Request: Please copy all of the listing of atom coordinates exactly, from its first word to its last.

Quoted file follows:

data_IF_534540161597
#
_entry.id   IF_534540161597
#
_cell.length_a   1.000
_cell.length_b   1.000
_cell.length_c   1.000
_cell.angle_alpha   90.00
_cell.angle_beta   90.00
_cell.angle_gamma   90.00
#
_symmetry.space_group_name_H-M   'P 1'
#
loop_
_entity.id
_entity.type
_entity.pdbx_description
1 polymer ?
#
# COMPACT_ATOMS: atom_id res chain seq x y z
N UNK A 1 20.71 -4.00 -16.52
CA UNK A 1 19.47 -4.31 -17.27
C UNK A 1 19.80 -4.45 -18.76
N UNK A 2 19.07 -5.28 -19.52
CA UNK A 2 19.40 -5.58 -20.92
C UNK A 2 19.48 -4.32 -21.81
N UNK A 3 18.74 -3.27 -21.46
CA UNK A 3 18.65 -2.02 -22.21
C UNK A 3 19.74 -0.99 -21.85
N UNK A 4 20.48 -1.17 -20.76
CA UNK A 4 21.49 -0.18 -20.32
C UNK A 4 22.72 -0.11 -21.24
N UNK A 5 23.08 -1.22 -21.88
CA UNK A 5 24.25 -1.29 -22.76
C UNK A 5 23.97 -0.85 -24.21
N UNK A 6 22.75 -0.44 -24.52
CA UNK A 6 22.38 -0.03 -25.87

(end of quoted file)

data_IF_534540161597
#
_entry.id   IF_534540161597
#
_cell.length_a   1.000
_cell.length_b   1.000
_cell.length_c   1.000
_cell.angle_alpha   90.00
_cell.angle_beta   90.00
_cell.angle_gamma   90.00
#
_symmetry.space_group_name_H-M   'P 1'
#
loop_
_entity.id
_entity.type
_entity.pdbx_description
1 polymer ?
#
# COMPACT_ATOMS: atom_id res chain seq x y z
N UNK A 1 20.71 -4.00 -16.52
CA UNK A 1 19.47 -4.31 -17.27
C UNK A 1 19.80 -4.45 -18.76
N UNK A 2 19.07 -5.28 -19.52
CA UNK A 2 19.40 -5.58 -20.92
C UNK A 2 19.48 -4.32 -21.81
N UNK A 3 18.74 -3.27 -21.46
CA UNK A 3 18.65 -2.02 -22.21
C UNK A 3 19.74 -0.99 -21.85
N UNK A 4 20.48 -1.17 -20.76
CA UNK A 4 21.49 -0.18 -20.32
C UNK A 4 22.72 -0.11 -21.24
N UNK A 5 23.08 -1.22 -21.88
CA UNK A 5 24.25 -1.29 -22.76
C UNK A 5 23.97 -0.85 -24.21
N UNK A 6 22.75 -0.44 -24.52
CA UNK A 6 22.38 -0.03 -25.87